Getting Started with Cattle

Cattle are a big part of the Kentucky landscape. Driving down country roads it’s always exciting to see calves in the spring fields. Beef cattle provide our farmers with income and provide communities with a  good local food source for consumers.

In Kentucky, the average herd size is fifteen cows and is nurtured by a farmer who has a regular full-time job. Although we don’t have large cattle ranches like out west we do supply quite a bit of beef and leather for the state of Kentucky.

 According to the USDA, Kentucky is the leading beef producer east of the Mississippi River and is ranked 14th in the USA for beef production. By comparison, Kentucky’s dairy industry is in decline due to low retail prices, high costs to the farmer, and lower demand for cow milk. 

Raising cattle is not a very profitable industry. While you may gaze fondly at the cows and calves out in the field this spring, know that there is a lot of work behind the scenes that goes into producing beef.  

This article will help you learn more about what goes into raising beef cattle, getting started with beef, or just making improvements to an existing herd.

My calf – not happy to be confined for a vet check. Photo by Ame Vanorio


We use a lot of different terms when it comes to describing cattle. Here’s the low down on the vocabulary.

Cattle – the term we use to refer to a collective group or herd, can be either sex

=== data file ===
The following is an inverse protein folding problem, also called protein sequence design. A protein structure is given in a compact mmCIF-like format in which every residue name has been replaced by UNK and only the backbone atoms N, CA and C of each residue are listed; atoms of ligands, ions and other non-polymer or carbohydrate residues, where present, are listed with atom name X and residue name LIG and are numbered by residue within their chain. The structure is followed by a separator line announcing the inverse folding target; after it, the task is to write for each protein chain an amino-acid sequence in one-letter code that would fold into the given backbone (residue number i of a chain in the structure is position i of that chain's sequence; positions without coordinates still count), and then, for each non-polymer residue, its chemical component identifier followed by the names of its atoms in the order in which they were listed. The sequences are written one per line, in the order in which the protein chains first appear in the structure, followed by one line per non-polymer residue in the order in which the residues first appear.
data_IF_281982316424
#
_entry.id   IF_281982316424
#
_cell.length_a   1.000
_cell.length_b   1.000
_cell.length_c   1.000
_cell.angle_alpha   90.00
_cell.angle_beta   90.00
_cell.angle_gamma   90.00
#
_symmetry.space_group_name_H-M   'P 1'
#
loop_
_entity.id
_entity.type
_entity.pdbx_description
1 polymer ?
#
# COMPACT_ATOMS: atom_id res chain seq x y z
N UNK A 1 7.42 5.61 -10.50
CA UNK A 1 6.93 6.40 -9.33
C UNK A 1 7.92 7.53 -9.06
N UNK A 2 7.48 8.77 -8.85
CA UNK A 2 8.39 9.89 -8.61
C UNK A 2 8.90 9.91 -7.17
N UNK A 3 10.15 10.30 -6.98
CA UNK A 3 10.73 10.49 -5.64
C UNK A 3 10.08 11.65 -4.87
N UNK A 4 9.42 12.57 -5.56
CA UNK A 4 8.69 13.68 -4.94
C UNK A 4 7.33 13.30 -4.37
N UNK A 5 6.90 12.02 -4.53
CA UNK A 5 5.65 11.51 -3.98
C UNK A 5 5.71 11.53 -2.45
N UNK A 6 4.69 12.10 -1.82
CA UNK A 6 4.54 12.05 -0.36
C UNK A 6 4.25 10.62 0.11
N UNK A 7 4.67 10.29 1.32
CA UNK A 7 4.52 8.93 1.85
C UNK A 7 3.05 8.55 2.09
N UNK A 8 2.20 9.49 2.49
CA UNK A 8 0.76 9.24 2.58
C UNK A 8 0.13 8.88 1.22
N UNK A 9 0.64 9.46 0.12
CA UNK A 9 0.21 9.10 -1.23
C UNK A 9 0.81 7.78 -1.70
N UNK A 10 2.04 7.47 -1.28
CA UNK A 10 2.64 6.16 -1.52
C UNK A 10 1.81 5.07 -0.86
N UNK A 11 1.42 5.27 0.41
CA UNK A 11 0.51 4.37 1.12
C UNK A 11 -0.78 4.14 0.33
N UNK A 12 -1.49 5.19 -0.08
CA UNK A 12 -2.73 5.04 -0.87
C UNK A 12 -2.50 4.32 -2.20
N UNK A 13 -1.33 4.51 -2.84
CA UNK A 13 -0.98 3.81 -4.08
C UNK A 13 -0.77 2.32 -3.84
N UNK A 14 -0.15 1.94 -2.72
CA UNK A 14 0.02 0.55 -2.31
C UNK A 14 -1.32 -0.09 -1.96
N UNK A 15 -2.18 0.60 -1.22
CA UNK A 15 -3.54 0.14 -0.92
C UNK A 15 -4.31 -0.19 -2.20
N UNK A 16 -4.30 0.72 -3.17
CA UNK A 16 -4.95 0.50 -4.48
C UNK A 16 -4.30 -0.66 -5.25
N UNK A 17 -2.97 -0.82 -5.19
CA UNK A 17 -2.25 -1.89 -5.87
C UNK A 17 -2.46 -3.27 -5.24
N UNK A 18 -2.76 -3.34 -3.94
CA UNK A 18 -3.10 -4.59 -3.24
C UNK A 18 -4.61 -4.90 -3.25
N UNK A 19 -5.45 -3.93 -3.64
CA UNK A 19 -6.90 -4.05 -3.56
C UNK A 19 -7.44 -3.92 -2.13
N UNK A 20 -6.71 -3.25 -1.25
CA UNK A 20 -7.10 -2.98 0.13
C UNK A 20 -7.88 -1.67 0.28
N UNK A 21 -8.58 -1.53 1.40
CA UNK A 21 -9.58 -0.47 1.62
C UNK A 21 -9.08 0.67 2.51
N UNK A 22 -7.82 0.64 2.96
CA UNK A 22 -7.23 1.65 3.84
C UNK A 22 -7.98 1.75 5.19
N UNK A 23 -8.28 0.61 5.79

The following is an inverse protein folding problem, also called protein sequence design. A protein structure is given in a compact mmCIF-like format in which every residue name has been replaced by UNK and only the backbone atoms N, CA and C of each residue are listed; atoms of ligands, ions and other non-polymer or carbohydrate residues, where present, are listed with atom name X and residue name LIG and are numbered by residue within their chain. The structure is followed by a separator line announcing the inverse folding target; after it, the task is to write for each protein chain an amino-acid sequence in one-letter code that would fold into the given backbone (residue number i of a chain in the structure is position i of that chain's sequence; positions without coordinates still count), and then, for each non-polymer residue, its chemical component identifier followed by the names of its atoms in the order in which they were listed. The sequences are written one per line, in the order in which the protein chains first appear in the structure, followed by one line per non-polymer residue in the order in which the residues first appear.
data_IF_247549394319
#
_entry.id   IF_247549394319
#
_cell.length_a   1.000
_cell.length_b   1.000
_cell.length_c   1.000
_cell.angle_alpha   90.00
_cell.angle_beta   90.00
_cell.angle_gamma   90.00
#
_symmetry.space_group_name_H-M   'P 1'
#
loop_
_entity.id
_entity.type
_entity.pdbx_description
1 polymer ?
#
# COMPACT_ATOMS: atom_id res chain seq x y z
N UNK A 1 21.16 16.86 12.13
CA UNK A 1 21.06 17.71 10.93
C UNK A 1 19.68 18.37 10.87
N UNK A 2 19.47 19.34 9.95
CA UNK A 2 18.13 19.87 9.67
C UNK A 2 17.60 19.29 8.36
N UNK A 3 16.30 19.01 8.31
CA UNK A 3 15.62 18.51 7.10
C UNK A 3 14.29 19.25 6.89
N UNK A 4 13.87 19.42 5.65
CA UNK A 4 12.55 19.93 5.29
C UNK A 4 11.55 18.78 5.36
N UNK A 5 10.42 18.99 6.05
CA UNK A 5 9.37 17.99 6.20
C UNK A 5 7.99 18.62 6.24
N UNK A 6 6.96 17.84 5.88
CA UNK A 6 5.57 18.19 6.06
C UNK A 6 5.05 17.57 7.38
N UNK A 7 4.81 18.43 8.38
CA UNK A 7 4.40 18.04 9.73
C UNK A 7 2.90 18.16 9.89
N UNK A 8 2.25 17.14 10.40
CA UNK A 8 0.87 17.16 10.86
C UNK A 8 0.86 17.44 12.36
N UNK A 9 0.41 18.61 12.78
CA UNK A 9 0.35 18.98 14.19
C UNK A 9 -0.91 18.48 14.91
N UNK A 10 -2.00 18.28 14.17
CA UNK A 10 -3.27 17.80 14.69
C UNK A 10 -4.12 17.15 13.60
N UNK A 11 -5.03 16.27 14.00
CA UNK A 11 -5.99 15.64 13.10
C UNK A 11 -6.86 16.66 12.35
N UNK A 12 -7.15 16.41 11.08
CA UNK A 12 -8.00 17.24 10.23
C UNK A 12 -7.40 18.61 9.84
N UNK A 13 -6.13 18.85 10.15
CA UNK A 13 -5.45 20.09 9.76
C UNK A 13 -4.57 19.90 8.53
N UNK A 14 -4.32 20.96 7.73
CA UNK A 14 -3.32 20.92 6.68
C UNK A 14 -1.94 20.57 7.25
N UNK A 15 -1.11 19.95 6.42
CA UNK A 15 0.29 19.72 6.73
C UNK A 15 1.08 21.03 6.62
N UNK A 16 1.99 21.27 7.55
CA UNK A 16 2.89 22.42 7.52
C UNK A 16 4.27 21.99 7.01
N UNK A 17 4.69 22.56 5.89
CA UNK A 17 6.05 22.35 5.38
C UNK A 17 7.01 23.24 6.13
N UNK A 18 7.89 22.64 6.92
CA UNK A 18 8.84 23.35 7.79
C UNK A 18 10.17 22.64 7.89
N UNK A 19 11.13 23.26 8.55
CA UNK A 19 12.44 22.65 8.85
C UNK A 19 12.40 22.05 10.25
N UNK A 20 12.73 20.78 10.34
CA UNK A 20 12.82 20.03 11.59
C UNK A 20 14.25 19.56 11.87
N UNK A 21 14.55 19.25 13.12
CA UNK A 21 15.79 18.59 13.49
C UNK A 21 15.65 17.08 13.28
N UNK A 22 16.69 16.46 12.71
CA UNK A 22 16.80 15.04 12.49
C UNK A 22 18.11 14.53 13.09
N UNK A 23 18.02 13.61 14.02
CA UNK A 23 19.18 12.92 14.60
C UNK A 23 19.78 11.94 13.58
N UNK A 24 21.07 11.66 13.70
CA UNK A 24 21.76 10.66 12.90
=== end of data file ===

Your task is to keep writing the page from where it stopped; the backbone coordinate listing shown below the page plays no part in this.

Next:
Cow  – a female that has given birth

Heifer – a young female who has not had a calf

Calf – a baby that can be either male or female

Bull – a male breeding animal

Steer – a castrated animal being raised for meat production

Oxen – a bovine used for draft work, usually a castrated male

Bovine – cattle belong to the scientific family Bovinae and are often referred to as bovines

Check out Dr. Glaza’s podcast on cattle.

Getting Started

Cattle are grazers and need a field or paddock with access to grass. The rule of thumb is that you need one and a half to two acres of grass for each one cow with calf. That’s an average because it will vary widely on the season, type of grass, and size/health of the cow.

For times you don’t have sufficient grass you will need to supplement with good grass hay.


There are many types of fencing that work well with cattle. Field fence does a good job if it has been stretched and tightened properly. That way it does not sag if a cow decides to scratch their itchy butt on the fence.

An electric fence also works well. Electric fence has the advantage of being portable. Moving cows around a field (rotational grazing) is a good management technique.